Iran has rejected as “ridiculous” claims by the Israeli regime that it had intercepted an Iranian drone launched from Syria, stressing the Islamic Republic’s military advisory presence in the Arab country is at the request of Syria’s “constitutional and legitimate” government.
IDF Confirms that it’s plane was shot down by Syrian anti-aircraft fire while it was over Israeli airspace, forcing pilots to eject.
— Israel Breaking (@IsraelBreaking) February 10, 2018
Pentagon says US attack in Syria was “self-defense” Gee, sterio!
The people of South Lebanon quickly responded by posting this sign saying: “Your jets have been downed”. haha.
Feb 10, 2018
“Claims about the flight of an Iranian drone … are too ridiculous to be addressed because the Islamic Republic of Iran has advisory presence in Syria at the request of the country’s legitimate and constitutional government,” Iranian Foreign Ministry Spokesman Bahram Qassemi said on Saturday.
“The government and army of Syria as an independent country have a legitimate right to defend [the country’s] territorial integrity and counter any type of foreign aggression,” he added.
The Iranian spokesperson emphasized that the “illegitimate” Israeli regime cannot cover up its atrocities and crimes against Muslim nations in the region by playing a blame game and spreading lies.
Resilient Syrians will not accept Israeli aggression: Velayati
Meanwhile, a senior adviser to Leader of the Islamic Revolution Ayatollah Seyyed Ali Khamenei on international affairs said the resilient Syrian people will never tolerate the Israeli regime’s aggression.
Speaking to reporters in Tehran, Ali Akbar Velayati added that the Syrian government and nation have proved that they would sacrifice themselves to “safeguard their country’s territorial integrity, security and independence.”
He noted that the Syrian people have managed to achieve victory in an “international war”, in which more than 80 countries participated to dispatch terrorists to the Arab country.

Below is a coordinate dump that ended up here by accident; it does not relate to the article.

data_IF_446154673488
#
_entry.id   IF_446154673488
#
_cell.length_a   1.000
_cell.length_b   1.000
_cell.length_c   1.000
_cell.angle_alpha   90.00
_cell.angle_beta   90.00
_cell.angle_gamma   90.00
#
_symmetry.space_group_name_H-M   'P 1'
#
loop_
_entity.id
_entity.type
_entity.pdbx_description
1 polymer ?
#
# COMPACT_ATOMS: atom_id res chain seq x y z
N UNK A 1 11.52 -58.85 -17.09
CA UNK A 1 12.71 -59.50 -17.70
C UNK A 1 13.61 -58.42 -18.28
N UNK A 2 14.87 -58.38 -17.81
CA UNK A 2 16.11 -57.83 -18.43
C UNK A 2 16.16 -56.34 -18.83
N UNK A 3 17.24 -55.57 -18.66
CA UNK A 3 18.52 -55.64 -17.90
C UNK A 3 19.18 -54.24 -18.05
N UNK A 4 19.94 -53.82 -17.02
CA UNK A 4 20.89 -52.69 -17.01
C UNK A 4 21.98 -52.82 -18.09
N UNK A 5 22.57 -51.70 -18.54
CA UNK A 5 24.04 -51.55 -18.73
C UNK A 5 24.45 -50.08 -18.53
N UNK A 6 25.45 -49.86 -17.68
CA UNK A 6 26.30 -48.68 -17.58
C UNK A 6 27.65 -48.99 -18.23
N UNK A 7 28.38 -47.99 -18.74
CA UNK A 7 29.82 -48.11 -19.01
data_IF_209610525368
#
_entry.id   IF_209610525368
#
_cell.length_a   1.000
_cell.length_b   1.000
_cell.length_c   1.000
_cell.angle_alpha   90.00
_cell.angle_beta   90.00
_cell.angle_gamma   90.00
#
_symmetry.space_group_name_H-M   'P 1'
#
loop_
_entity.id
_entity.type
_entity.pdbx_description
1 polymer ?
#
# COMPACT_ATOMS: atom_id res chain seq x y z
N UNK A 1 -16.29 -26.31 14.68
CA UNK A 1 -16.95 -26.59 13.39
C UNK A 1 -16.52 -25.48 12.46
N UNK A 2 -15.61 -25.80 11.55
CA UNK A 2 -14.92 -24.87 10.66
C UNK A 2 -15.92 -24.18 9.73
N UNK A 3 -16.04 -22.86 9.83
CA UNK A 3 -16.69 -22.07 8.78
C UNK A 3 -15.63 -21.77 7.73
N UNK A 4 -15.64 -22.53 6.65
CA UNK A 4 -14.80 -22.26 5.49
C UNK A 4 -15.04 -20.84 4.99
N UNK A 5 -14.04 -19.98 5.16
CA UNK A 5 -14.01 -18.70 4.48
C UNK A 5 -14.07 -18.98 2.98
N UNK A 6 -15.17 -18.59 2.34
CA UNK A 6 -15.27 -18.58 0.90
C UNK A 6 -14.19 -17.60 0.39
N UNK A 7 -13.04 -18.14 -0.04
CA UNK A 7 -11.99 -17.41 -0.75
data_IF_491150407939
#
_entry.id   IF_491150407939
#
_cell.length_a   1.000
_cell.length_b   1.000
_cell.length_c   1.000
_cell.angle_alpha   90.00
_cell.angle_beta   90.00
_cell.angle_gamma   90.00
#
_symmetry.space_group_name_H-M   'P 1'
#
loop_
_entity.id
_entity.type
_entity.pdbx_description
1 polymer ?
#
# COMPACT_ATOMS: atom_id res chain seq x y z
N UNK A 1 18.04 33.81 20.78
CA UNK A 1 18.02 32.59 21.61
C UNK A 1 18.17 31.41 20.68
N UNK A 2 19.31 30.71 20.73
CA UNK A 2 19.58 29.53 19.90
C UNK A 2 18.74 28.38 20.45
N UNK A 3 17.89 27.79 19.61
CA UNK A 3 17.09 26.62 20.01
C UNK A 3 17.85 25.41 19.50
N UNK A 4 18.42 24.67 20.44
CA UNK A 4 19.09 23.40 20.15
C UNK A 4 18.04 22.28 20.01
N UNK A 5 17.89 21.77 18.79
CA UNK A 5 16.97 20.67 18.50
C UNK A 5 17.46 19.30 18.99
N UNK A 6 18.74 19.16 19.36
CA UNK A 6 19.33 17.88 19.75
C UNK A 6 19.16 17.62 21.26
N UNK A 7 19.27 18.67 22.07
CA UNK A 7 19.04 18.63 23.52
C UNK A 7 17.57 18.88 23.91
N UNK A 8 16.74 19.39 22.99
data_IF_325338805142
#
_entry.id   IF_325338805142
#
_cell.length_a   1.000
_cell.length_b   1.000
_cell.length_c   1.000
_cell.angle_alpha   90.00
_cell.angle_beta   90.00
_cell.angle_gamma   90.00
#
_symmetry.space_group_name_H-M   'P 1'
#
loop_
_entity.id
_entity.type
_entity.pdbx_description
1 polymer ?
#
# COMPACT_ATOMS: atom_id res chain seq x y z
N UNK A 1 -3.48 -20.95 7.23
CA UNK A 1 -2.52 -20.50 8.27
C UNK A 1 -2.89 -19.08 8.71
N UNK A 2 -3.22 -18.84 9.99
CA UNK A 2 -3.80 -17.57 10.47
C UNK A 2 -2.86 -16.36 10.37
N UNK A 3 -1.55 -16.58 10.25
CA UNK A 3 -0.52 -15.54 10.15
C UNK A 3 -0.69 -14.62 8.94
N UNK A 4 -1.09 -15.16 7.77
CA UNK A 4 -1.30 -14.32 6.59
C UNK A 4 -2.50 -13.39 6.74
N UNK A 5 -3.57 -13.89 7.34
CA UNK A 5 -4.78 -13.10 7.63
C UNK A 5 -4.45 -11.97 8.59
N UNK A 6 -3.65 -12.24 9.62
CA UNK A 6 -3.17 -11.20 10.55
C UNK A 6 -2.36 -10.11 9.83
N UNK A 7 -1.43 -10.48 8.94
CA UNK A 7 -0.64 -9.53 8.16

The Syrian military on Saturday hit at least one intruding Israeli F-16 warplane that attacked positions inside the Syrian territory, sending it down in flames and smoke.
Syria’s state TV cited a military official as saying that Syrian aerial defense had responded to Israeli “aggression” against an army base in the center of the Arab country.
Later in the day, the Israeli military claimed that it had attacked positions inside the Syrian territory after it intercepted an Iranian drone launched from Syria.
A pro-Syrian military alliance said that the Israeli claim about a drone intrusion was bogus.
The alliance said in a statement that Israel had targeted a drone base in Syria whose unmanned aircraft were used against the Daesh terrorist group.
It also pledged a “severe and serious” response to the Israeli act of “terrorism.”
A senior commander of Iran’s Islamic Revolution Guards Corps (IRGC) said on Saturday that Iran would confirm no report coming out of Israel “because the Israelis are liars.”
Brigadier General Hossein Salami, the IRGC’s second-in-command, told Tasnim news agency that Iran would only confirm a drone interception if Syria made that confirmation.
He also said that Iran has no military presence in Syria and that the Syrian Army was adequately capable of defending the Syrian territory.
Lebanon condemns Israel’s aggression against Syria
The Lebanese Foreign Ministry, in a statement, denounced Israel’s aggression against Syria, saying Beirut supports Damascus’ “legitimate right” to defend itself and respond to Israel’s “aggression.”
The statement added that such “aggressive policy” threatens stability in
the region and urged concerned countries to “rein in” Israel.
The Lebanese Defense Ministry also denounced the use of Lebanon’s air space for any Israeli strike on Syria.
Separately, Lebanese President Michel Aoun discussed the latest Israeli aggression against Syria with Lebanese Prime Minister Saad Hariri and Parliament Speaker Nabih Berri.
The ease with which American foreign policy “experts” can suddenly reinvent themselves, switching focus as the DC mood changes, exposes the Washington think tank racket as a giant sham designed to manipulate opinion.